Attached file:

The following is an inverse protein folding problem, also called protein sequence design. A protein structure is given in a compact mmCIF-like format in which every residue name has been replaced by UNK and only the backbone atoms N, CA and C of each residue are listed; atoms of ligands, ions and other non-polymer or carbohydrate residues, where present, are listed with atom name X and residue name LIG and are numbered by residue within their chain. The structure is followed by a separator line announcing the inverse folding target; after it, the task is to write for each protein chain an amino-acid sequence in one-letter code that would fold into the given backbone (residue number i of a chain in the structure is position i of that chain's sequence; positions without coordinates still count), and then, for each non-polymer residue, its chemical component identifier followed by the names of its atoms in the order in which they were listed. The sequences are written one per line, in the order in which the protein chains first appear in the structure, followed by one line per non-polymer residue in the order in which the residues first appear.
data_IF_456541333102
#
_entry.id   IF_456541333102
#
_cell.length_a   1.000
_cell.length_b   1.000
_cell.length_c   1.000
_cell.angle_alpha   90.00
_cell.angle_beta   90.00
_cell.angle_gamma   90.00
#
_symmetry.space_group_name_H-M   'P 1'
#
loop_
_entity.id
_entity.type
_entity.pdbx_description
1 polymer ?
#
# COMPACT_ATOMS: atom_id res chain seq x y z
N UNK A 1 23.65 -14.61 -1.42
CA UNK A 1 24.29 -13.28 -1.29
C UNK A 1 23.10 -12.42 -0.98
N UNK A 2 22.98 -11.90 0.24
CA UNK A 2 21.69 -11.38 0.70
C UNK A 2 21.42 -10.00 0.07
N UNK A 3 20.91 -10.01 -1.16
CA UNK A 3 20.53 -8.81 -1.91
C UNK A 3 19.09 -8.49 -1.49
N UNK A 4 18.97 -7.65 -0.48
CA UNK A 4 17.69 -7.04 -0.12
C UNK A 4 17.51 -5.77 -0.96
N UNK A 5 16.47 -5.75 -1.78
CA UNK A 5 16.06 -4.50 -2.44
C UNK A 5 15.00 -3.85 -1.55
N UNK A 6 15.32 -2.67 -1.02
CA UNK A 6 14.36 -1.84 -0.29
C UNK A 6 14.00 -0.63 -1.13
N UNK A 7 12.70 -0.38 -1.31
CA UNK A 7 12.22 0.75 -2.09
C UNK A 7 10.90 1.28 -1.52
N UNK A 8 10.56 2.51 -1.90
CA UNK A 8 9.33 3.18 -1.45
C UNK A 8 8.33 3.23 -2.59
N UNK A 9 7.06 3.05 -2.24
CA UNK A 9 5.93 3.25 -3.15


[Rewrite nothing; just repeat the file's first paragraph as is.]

The following is an inverse protein folding problem, also called protein sequence design. A protein structure is given in a compact mmCIF-like format in which every residue name has been replaced by UNK and only the backbone atoms N, CA and C of each residue are listed; atoms of ligands, ions and other non-polymer or carbohydrate residues, where present, are listed with atom name X and residue name LIG and are numbered by residue within their chain. The structure is followed by a separator line announcing the inverse folding target; after it, the task is to write for each protein chain an amino-acid sequence in one-letter code that would fold into the given backbone (residue number i of a chain in the structure is position i of that chain's sequence; positions without coordinates still count), and then, for each non-polymer residue, its chemical component identifier followed by the names of its atoms in the order in which they were listed. The sequences are written one per line, in the order in which the protein chains first appear in the structure, followed by one line per non-polymer residue in the order in which the residues first appear.